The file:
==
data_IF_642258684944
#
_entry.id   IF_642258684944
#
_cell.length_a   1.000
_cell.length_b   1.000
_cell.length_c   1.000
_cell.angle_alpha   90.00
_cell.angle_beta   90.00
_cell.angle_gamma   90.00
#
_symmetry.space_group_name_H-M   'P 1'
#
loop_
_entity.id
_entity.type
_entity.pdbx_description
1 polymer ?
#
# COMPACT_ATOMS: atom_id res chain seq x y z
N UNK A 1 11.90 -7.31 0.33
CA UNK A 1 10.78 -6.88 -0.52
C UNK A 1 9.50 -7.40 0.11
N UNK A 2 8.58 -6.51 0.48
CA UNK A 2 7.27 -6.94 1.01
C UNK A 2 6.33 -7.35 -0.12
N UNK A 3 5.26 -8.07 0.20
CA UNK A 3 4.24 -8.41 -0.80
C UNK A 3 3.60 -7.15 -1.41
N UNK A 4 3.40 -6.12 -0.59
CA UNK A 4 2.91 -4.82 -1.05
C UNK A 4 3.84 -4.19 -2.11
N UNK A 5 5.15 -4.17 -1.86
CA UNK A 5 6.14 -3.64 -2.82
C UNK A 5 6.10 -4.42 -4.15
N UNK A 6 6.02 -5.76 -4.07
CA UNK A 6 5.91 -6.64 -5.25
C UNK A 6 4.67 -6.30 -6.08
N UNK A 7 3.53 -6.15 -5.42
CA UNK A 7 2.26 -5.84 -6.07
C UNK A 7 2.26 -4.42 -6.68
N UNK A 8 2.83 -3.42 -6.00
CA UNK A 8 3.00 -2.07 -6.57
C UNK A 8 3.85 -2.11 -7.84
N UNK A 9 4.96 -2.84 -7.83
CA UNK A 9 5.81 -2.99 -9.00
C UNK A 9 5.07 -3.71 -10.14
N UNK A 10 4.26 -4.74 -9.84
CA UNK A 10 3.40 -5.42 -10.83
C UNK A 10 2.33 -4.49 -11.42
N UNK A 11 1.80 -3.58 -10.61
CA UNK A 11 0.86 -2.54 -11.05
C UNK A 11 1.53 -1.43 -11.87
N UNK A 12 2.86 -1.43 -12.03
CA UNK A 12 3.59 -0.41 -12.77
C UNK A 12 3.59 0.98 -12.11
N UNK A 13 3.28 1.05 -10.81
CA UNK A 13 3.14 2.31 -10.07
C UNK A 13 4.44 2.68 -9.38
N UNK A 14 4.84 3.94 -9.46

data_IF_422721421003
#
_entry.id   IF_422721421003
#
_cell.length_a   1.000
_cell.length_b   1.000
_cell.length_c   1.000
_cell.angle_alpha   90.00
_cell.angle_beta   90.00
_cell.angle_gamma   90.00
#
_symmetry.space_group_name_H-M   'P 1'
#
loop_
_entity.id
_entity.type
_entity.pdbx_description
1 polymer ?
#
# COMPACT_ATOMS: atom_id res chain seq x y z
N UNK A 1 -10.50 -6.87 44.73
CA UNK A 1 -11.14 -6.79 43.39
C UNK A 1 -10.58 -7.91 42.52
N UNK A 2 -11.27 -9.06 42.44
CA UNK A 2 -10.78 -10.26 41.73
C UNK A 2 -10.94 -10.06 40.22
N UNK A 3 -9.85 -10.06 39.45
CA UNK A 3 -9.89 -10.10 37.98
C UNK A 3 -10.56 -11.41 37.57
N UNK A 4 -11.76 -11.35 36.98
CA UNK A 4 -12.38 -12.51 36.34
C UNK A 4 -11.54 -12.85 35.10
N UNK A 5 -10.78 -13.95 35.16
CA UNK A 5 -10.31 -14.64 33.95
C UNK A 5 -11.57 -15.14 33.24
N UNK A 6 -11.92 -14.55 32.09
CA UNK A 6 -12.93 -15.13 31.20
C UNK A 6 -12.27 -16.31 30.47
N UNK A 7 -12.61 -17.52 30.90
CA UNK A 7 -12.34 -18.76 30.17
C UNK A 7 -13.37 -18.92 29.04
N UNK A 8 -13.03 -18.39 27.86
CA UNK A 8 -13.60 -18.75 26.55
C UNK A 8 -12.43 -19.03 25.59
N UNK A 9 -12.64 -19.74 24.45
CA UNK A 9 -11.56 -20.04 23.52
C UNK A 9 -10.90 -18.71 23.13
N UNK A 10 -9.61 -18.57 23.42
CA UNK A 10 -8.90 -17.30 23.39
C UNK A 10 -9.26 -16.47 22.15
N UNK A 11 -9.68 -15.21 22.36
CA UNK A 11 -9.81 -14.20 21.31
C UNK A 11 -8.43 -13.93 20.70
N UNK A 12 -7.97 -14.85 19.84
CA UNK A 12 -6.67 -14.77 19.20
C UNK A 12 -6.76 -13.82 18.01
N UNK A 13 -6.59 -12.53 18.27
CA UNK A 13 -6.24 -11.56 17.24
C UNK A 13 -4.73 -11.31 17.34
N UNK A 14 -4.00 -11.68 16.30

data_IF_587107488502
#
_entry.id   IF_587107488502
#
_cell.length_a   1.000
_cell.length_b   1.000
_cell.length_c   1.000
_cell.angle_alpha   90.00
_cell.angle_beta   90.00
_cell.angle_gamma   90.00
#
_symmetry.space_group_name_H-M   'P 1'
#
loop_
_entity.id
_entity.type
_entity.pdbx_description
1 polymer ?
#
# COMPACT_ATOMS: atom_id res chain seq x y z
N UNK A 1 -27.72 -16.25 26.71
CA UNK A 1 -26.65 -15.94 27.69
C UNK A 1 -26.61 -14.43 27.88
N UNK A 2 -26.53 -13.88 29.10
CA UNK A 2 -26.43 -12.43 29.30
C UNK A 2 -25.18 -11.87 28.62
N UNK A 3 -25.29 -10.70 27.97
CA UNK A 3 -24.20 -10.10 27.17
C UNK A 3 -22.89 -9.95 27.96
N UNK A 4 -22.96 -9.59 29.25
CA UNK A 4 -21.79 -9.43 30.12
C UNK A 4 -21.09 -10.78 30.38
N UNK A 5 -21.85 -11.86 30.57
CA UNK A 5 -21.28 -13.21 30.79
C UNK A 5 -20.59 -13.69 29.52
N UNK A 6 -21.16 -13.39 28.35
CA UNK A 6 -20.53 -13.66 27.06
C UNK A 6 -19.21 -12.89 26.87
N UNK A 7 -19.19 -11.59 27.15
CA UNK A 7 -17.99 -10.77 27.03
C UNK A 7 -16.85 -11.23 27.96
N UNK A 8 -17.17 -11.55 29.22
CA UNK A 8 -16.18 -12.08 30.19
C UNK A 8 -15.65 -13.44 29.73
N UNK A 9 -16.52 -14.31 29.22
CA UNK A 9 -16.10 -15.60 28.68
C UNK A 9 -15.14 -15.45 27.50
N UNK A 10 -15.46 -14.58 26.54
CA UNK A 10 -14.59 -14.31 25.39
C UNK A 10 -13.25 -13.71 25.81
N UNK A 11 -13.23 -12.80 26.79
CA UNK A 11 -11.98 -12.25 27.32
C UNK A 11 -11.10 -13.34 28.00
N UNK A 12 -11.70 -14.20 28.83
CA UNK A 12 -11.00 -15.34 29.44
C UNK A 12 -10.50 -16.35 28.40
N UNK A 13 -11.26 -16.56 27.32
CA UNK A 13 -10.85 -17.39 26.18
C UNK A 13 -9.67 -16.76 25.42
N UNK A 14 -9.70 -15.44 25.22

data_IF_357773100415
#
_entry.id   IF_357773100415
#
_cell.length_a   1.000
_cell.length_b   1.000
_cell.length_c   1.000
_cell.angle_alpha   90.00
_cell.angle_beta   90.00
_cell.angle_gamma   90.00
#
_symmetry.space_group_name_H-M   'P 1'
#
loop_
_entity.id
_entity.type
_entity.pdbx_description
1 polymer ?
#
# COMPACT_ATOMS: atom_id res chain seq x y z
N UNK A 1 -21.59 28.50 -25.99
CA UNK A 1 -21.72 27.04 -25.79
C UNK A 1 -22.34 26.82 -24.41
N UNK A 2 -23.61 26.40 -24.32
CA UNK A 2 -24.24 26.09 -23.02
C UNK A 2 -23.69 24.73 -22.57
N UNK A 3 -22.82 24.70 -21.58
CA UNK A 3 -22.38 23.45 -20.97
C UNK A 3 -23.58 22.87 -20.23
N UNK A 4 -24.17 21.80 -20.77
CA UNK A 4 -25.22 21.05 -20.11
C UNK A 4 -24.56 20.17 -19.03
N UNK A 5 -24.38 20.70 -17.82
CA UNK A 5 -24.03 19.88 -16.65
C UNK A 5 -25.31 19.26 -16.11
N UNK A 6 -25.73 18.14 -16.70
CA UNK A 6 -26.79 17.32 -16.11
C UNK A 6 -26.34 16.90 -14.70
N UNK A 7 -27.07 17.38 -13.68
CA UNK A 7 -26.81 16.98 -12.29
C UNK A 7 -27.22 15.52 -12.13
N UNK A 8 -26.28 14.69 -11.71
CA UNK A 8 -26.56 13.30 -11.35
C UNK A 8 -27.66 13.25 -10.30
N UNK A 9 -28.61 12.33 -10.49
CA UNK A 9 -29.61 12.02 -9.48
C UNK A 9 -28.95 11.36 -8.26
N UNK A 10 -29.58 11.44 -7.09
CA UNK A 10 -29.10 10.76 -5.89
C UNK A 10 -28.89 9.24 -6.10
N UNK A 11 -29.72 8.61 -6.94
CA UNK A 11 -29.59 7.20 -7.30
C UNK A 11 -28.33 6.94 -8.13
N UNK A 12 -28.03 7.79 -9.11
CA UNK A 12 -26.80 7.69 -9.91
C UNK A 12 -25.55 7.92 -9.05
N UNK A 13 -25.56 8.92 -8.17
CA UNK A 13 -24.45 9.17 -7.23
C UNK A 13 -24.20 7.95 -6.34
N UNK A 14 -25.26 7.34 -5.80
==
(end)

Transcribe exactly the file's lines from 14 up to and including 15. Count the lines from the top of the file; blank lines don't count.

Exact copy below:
loop_
_entity.id